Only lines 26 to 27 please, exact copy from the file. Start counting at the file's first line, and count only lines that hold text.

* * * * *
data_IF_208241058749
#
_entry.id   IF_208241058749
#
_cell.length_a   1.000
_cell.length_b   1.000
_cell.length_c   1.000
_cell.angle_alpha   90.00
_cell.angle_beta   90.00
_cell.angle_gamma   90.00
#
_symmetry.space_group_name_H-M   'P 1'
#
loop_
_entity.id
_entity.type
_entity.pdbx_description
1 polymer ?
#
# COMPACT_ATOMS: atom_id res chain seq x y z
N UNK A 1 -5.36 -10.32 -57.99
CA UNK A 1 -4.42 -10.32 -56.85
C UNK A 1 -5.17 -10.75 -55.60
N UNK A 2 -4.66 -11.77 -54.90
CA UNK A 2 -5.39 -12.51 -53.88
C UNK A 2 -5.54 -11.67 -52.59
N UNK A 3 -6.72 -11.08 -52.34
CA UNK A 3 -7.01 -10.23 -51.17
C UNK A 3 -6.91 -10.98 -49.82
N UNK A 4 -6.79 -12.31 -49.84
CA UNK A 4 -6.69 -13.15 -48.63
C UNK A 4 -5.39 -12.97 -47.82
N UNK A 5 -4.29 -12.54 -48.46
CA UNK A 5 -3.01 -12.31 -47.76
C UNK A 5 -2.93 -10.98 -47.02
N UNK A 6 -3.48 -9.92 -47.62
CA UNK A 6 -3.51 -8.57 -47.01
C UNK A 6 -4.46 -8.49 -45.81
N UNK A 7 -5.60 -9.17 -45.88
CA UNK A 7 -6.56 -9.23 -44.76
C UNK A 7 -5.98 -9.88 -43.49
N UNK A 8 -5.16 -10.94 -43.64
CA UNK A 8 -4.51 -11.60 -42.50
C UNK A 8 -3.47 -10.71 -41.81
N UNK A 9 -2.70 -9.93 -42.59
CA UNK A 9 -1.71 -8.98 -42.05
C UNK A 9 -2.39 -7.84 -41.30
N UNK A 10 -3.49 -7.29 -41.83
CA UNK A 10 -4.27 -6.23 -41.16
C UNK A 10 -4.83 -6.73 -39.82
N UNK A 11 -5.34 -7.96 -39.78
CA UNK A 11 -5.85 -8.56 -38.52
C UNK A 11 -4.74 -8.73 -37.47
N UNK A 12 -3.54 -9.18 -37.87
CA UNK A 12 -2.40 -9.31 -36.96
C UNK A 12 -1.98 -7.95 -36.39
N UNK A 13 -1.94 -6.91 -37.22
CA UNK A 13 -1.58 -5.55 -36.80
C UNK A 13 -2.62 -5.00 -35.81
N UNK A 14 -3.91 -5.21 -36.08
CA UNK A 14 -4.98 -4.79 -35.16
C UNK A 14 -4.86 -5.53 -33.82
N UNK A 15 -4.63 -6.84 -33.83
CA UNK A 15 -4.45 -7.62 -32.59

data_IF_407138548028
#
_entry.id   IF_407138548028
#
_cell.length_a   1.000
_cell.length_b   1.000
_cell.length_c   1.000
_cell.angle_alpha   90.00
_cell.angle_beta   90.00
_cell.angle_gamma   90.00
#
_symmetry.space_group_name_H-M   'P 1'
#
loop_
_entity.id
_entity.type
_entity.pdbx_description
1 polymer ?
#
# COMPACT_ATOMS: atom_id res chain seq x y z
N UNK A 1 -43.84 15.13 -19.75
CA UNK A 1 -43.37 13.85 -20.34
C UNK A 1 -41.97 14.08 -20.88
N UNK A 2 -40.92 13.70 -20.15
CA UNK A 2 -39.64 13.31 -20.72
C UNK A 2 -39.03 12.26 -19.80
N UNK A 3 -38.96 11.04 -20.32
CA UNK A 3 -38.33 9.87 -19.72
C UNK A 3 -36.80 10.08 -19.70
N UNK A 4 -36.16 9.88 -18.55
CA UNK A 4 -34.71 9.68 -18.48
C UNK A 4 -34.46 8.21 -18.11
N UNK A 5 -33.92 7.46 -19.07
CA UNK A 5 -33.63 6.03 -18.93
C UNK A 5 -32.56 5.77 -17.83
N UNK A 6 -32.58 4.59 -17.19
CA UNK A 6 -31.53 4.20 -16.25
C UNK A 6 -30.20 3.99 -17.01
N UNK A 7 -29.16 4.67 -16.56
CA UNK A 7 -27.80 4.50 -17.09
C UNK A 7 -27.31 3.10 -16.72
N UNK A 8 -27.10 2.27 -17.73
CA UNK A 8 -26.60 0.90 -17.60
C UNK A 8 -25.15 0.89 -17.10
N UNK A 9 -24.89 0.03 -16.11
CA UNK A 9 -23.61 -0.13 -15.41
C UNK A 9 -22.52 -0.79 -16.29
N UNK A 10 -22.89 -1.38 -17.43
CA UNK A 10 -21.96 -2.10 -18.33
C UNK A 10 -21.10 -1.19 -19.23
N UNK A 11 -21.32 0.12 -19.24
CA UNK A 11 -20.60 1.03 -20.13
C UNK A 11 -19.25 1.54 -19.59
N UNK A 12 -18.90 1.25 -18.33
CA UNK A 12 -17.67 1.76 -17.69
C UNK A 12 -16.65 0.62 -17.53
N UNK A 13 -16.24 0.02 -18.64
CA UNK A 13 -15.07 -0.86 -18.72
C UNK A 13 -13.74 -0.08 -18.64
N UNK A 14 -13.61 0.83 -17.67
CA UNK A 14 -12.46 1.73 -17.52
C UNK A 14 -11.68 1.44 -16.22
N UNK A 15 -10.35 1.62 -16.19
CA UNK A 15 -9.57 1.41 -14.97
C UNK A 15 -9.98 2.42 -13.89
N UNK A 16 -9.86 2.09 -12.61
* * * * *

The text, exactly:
C UNK A 2 -5.54 -11.67 -52.59
N UNK A 3 -6.72 -11.08 -52.34